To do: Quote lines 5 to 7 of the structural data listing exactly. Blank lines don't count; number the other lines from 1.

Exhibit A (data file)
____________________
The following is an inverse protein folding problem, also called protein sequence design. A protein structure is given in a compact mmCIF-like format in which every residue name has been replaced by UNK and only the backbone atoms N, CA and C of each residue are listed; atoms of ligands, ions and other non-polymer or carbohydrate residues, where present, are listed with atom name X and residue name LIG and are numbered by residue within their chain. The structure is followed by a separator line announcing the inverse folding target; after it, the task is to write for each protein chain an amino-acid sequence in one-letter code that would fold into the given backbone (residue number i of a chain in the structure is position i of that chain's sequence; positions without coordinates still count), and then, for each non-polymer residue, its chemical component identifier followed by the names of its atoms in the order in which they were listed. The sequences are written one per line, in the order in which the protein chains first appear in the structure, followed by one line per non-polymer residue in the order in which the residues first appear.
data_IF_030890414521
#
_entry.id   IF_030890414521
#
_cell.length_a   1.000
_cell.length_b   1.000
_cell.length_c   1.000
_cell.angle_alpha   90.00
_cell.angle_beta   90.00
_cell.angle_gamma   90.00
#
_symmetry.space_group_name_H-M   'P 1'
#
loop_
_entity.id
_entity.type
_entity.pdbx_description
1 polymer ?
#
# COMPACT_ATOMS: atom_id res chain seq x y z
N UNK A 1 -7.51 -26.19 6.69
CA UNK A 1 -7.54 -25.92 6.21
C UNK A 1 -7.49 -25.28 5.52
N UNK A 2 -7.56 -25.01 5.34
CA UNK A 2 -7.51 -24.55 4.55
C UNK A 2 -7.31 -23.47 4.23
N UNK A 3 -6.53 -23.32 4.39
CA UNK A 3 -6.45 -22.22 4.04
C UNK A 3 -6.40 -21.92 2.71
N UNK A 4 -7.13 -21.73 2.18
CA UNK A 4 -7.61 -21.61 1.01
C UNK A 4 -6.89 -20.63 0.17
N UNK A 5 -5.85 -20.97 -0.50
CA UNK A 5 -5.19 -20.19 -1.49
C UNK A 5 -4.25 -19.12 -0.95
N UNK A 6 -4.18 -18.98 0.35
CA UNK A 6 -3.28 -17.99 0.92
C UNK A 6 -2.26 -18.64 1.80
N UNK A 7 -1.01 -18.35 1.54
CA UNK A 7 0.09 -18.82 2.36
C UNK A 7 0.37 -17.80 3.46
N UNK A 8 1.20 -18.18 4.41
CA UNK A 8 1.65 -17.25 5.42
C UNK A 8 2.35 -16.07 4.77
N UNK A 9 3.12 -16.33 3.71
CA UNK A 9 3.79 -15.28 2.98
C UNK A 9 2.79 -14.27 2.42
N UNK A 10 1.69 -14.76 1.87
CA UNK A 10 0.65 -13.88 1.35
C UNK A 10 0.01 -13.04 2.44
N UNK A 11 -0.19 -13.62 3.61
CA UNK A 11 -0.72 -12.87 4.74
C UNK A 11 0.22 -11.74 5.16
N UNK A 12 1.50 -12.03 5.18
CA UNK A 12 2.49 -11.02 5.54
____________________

#
_cell.length_a   1.000
_cell.length_b   1.000